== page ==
In a dramatic display of political independence, 10 members of the Congressional Black Caucus boycotted a House Financial Services Committee vote on regulatory reform on Wednesday. The CBC had asked for a postponement of the vote two weeks ago. African American lawmakers are unhappy with federal lack of attention to crisis conditions in minority and working-class communities. The measure passed 31 to 27. The committee is chaired by Rep. Barney Frank, D-Mass.
The House of Representatives is expected to vote on the financial regulatory reform bill next week.
Rep. Maxine Waters, D-Calif., in a statement on behalf of the 10 CBC representatives holding seats on the Financial Services Committee, said, “We have not been forceful enough in our efforts to protect the most vulnerable of our population.”
She continued, “That stops today. While we appreciate the need for the expansion of regulatory authority, we can no longer afford for our public policy to be defined by the worldview of Wall Street.”
According to press reports the decision to skip the vote came after a closed door meeting with White House Chief of Staff Rahm Emanuel. Glenn Thrush of politico.com writes that the decision came after a “tumultuous morning meeting at the Capitol” between Rep. Waters and Emanuel “failed to yield a deal, according to people familiar with the meeting.”
Emanuel and Treasury Secretary Timothy Geithner had previously met with CBC members to address concerns spanning a wide range of grievances including foreclosures, unemployment, TARP assistance to minority banks, and federal advertising and contracts for small business. Only 5 percent of government advertising goes to minority businesses.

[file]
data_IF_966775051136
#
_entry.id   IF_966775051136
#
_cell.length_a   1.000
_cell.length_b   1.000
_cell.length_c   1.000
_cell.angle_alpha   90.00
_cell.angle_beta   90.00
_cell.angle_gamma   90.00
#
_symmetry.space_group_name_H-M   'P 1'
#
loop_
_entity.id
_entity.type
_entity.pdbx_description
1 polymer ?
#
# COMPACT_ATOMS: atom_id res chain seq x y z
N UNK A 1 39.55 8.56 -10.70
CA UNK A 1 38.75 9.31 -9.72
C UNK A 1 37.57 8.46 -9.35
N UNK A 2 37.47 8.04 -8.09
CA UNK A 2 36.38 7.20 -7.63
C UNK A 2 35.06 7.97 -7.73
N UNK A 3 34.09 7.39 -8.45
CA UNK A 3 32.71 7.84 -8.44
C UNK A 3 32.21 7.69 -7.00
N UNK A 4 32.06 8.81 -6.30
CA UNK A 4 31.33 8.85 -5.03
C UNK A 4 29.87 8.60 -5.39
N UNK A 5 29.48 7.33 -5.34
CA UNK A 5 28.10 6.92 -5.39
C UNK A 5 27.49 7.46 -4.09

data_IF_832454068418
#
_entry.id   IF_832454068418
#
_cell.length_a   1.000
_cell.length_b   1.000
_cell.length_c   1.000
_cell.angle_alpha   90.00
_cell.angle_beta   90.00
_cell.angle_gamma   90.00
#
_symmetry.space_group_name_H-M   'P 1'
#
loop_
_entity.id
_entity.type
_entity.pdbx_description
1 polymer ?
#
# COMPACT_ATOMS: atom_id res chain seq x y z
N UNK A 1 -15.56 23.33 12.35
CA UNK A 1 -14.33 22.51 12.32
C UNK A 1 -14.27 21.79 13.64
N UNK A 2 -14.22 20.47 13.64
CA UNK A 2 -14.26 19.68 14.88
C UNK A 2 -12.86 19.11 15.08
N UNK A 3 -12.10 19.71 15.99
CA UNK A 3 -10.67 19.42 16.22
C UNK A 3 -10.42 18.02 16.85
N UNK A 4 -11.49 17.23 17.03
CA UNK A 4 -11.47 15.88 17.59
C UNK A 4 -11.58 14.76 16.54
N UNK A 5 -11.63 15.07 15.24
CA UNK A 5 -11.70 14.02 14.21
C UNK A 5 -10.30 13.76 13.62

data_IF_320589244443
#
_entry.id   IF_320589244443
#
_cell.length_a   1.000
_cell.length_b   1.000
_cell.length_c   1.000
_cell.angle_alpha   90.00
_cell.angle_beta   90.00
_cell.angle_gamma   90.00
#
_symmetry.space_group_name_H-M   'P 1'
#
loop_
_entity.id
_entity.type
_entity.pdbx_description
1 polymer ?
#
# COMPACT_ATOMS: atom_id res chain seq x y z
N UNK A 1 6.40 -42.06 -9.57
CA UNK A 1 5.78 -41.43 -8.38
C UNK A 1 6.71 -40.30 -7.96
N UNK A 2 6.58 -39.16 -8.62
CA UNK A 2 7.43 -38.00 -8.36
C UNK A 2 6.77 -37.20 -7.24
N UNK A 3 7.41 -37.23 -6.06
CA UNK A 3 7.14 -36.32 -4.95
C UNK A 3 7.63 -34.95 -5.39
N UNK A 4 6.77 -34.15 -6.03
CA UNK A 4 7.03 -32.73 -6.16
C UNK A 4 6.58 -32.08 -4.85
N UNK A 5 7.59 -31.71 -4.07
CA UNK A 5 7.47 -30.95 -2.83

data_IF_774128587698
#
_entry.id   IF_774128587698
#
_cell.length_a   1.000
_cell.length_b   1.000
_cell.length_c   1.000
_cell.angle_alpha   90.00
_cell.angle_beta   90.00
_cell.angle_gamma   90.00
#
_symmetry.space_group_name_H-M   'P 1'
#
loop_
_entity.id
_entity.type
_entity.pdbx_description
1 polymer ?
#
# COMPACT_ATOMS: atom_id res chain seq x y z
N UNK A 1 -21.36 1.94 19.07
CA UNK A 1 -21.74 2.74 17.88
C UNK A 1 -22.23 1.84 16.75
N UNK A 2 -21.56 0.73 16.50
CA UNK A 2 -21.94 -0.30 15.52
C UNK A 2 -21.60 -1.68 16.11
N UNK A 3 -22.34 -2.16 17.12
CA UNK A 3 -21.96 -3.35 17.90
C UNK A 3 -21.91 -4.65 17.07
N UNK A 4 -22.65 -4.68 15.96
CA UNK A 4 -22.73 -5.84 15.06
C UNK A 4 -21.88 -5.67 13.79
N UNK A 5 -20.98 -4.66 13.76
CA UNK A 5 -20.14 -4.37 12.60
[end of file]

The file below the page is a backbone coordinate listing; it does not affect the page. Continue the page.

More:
The CBC statement pointed to stark conditions in the African American community as a result of the recession: 17 percent unemployment, foreclosure rates of one in 10 among Black loan holders, a 50 percent drop in Black-owned auto dealers and a 40 percent drop in African American newspapers.
Waters declared, “Let us be clear, we understand that many of these issues are not issues that have been created solely in the last nine months.” She continued, “There are those who choose not to speak about African Americans or the working class. We can no longer be in denial that certain sectors of our population, including the African American community, are feeling the recession to a greater extent.”
A New York Times article published on Thursday claimed that much of the CBC’s displeasure was driven by a financial crisis faced by Inner City Broadcasting, a company owned by veteran civil rights leader Percy Sutton.
The CBC statement makes clear that this was but one of several pressing concerns. It concludes, “Today, we are here to reaffirm our commitment to be forceful advocates for the voiceless, and insist that all of the resources of the government, whether they be through financial assistance programs or federal contracting, exhibit a basic fairness and equality that historically has not existed.”
Photo: Congressional Black Caucus Facebook